GEM OF THE OCEAN – Written by August Wilson; Directed by donnie l. betts.  Produced by the Aurora Fox Arts Center (9900 East Colfax Ave, Aurora) through April 14.  Tickets available at 303-739-1970 or 

The Aurora Fox team kicked off its 2024 season under the new leadership of Richard Cowden with an announcement of their intention to produce August Wilson’s entire 10-play Pittsburgh Cycle in chronological order over the next ten years.  This means we can anticipate a production of MA RAINEY’S BLACK BOTTOM next year and THE PIANO LESSON in the following year and so on through the cycle.  An ambitious undertaking.  While the Denver Center completed the cycle with a production of Wilson’s final script, RADIO GOLF, in 2008, it did not present the stories in chronological order.  

This Aurora Fox production of the play GEM OF THE OCEAN set in 1904 held the potential for an outstanding beginning to this project.  donnie l. betts (lower case deliberate) was given the task of directing this first effort.  His experience in filmmaking, directing and acting is legend in Denver and includes a Henry Award as Best Director for THE MOUNTAINTOP in 2020.  He has directed multiple productions at the Fox, including PORGY AND BESS and COLOR PURPLE. 

A cast of some of the finest Black actors in Denver was assembled to tell this story.  Chris Davenport is familiar to theatregoers as Hoke in a recent production of DRIVING MISS DAISY at Vintage and for his award-winning turn in THE ROYALE for BETC.  Anyone who had the good fortune to see Faith Goins-Simmons perform in PORGY AND BESS at the Fox will never forget it.  Abner Genece has cut a swath through Denver theatres with a recent season as a member of the Black Box Repertory troupe at the Arvada Center and a fun turn at the Savoy in UNDONE: The Lady M Project. Alicia Young is well known in theatre circles as an award-winning actress for her work in THE ROYALE and her recent cabaret-type performance at the Fox in BLUES IN THE NIGHT. Joshua Levy just finished a demanding role in Benchmark’s production of BLASTED.  Chaz Grundy is a familiar name to those of us who go back a few years and Steffen Beal is the new boy in town turning heads.  You couldn’t find a more qualified group of people to bring Mr. Wilson’s story to life. 

The production team at the Fox has been assembled over the years and has created some of the finest produced works in Denver.  The sets by Technical Director Brandon Phillip Case have and continue to astound.  Who could ever forget the revolving bus in PRISCILLA, QUEEN OF THE DESERT and the field of daffodils in BIG FISH, just to name a few?  Jen Orf has been their long time Production Manager and Lighting Designer and knows the space intimately.  El Armstrong has been designing sound for decades and Casey Burnham knows how to make it shine in every production.  Linda Morken has been designing costumes for generations of people on stage, most notably at BDT Stage, right up to the end.  Brett Maughan is a familiar face to Fox folk, while the new people on the staff that Rich Cowden has brought in are some of the best in the business in their field.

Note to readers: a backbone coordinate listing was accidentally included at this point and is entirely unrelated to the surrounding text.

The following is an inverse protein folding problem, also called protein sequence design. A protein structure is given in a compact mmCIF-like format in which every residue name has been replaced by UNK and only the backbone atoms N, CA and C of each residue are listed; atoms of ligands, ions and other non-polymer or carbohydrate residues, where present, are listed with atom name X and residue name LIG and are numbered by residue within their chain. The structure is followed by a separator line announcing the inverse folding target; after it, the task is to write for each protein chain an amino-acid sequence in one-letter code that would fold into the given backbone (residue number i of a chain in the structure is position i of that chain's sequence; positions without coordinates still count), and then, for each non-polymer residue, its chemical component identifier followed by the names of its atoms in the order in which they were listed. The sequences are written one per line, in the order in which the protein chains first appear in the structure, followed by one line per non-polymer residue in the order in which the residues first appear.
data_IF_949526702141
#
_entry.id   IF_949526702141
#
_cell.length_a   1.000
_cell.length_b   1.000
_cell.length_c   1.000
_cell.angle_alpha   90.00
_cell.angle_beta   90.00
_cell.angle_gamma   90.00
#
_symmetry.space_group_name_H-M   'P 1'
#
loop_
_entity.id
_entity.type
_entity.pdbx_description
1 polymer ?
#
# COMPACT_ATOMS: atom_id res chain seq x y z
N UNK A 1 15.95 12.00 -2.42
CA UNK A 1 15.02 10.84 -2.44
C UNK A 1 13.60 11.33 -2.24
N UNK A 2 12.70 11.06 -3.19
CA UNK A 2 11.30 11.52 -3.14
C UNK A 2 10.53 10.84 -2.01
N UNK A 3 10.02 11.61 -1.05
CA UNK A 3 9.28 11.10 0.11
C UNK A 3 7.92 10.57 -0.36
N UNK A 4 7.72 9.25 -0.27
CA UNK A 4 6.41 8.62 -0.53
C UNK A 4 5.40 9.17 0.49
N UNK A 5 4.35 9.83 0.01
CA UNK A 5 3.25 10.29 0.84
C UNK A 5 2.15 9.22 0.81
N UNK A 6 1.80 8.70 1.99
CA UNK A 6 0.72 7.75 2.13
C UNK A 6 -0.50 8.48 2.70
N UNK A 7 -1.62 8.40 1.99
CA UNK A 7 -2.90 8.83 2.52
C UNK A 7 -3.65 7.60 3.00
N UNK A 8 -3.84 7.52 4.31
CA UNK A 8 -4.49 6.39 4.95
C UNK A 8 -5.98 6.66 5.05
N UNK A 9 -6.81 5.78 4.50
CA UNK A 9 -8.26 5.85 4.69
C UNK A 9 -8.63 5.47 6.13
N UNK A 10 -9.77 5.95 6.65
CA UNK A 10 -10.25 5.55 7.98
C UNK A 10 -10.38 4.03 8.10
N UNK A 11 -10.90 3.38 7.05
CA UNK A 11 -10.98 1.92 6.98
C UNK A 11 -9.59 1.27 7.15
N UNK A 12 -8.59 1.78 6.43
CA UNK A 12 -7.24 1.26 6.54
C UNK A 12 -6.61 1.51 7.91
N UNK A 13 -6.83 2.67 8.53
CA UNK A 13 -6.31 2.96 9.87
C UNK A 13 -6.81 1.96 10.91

There are some truly memorable things about this production.  Abner Genece plays Caesar, a Black Simon-Legree type constable for the community.  He has become arrogant and belligerent because of the powers bestowed upon him.  Abner’s characterization is bombastic, bigger-than-life, and dynamic.  He doesn’t bother with knocking on the door before he ENTERS a room and throws fear into anyone he finds there.  Except his younger sister Black Mary, played by Faith Goins-Simmons, with quiet dignity and a non-nonsense attitude toward all men.  Especially Citizen Barlow, a newcomer from the South who has come to the house in search of healing but feels a masculine obligation to suggest a liaison to Black Mary.  Steffen Beal plays him as a good man tormented by guilt and a little puzzled by the inhabitants of the house at 1839 Wylie Avenue where they gather.   

Aunt Ester, played by Alicia Young, is a spiritual healer for her community, a woman with deep understanding of human nature and an almost mystical comprehension of the soul of her people.  One of the most moving scenes in the production is a visual journey to the spiritual City of Bones deep under the ocean.  The cast and crew recreate in ritual form a journey deep into the water to visit the place where the bones of those who didn’t make it across the ocean on the slave ships lie.  Aunt Ester describes their journey and the reason they are making it to heal and forgive Citizen. The projections, lighting and music used in this scene are moving and add depth to the whole experience. 

Despite everything working in favor of this production, it did not come together with mind-blowing clarity the way it should have.  Why do we remember moments but not the overall journey of these people? Why, when the actors on stage are relaying something to someone else on stage, do they turn away from them and speak instead to the audience?  Why do so many speeches have a ten-second pause before continuing to the next line? Why does it take three and a half hours to tell this story? 

Part of my purpose as a theatre writer is to tell whoever reads this article for guidance about what you are going to experience when you attend this (or any) theatre is to tell you what to expect.  GEM is the first of Wilson’s cycle; that alone should generate your interest as a serious-minded theatregoer.  You have the opportunity to see a script that isn’t done often and is part of an honored piece of American theatre.  You are going to see a production professionally presented.  You are going to see some moments of brilliance and you are going to have a loooong theatre evening.  Just saying . . . . . 

A WOW factor of 8! 

Leave a Reply

Your email address will not be published. Required fields are marked *